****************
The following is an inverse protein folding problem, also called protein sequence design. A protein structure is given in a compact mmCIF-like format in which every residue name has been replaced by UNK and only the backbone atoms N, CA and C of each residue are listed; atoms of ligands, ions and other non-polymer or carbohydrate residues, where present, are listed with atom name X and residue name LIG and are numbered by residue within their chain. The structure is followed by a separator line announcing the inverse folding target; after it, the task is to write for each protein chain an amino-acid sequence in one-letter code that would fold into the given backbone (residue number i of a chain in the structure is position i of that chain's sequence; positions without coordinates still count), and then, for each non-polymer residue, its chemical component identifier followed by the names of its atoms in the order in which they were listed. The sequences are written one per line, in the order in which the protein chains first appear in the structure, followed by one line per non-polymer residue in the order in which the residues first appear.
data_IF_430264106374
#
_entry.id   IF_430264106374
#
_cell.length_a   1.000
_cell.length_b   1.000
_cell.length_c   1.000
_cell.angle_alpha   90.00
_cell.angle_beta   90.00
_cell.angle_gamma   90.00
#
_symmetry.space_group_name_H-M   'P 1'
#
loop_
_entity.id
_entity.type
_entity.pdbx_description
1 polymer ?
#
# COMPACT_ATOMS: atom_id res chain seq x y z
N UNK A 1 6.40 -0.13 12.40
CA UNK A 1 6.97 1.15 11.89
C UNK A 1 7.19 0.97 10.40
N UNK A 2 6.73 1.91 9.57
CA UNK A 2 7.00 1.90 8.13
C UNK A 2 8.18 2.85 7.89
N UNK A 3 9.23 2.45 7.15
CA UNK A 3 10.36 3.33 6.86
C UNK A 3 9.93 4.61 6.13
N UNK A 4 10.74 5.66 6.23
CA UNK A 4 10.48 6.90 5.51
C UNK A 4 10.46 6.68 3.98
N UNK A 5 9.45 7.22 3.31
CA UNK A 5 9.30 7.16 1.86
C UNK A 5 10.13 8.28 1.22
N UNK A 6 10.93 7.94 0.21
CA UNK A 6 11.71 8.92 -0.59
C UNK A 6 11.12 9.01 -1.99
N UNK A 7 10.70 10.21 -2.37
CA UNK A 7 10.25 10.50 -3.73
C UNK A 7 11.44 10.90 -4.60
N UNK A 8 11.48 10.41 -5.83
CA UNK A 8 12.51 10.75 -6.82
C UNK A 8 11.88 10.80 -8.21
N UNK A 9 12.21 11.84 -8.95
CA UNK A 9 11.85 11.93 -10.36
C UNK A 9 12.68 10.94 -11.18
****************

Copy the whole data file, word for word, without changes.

The following is an inverse protein folding problem, also called protein sequence design. A protein structure is given in a compact mmCIF-like format in which every residue name has been replaced by UNK and only the backbone atoms N, CA and C of each residue are listed; atoms of ligands, ions and other non-polymer or carbohydrate residues, where present, are listed with atom name X and residue name LIG and are numbered by residue within their chain. The structure is followed by a separator line announcing the inverse folding target; after it, the task is to write for each protein chain an amino-acid sequence in one-letter code that would fold into the given backbone (residue number i of a chain in the structure is position i of that chain's sequence; positions without coordinates still count), and then, for each non-polymer residue, its chemical component identifier followed by the names of its atoms in the order in which they were listed. The sequences are written one per line, in the order in which the protein chains first appear in the structure, followed by one line per non-polymer residue in the order in which the residues first appear.
data_IF_430264106374
#
_entry.id   IF_430264106374
#
_cell.length_a   1.000
_cell.length_b   1.000
_cell.length_c   1.000
_cell.angle_alpha   90.00
_cell.angle_beta   90.00
_cell.angle_gamma   90.00
#
_symmetry.space_group_name_H-M   'P 1'
#
loop_
_entity.id
_entity.type
_entity.pdbx_description
1 polymer ?
#
# COMPACT_ATOMS: atom_id res chain seq x y z
N UNK A 1 6.40 -0.13 12.40
CA UNK A 1 6.97 1.15 11.89
C UNK A 1 7.19 0.97 10.40
N UNK A 2 6.73 1.91 9.57
CA UNK A 2 7.00 1.90 8.13
C UNK A 2 8.18 2.85 7.89
N UNK A 3 9.23 2.45 7.15
CA UNK A 3 10.36 3.33 6.86
C UNK A 3 9.93 4.61 6.13
N UNK A 4 10.74 5.66 6.23
CA UNK A 4 10.48 6.90 5.51
C UNK A 4 10.46 6.68 3.98
N UNK A 5 9.45 7.22 3.31
CA UNK A 5 9.30 7.16 1.86
C UNK A 5 10.13 8.28 1.22
N UNK A 6 10.93 7.94 0.21
CA UNK A 6 11.71 8.92 -0.59
C UNK A 6 11.12 9.01 -1.99
N UNK A 7 10.70 10.21 -2.37
CA UNK A 7 10.25 10.50 -3.73
C UNK A 7 11.44 10.90 -4.60
N UNK A 8 11.48 10.41 -5.83
CA UNK A 8 12.51 10.75 -6.82
C UNK A 8 11.88 10.80 -8.21
N UNK A 9 12.21 11.84 -8.95
CA UNK A 9 11.85 11.93 -10.36
C UNK A 9 12.68 10.94 -11.18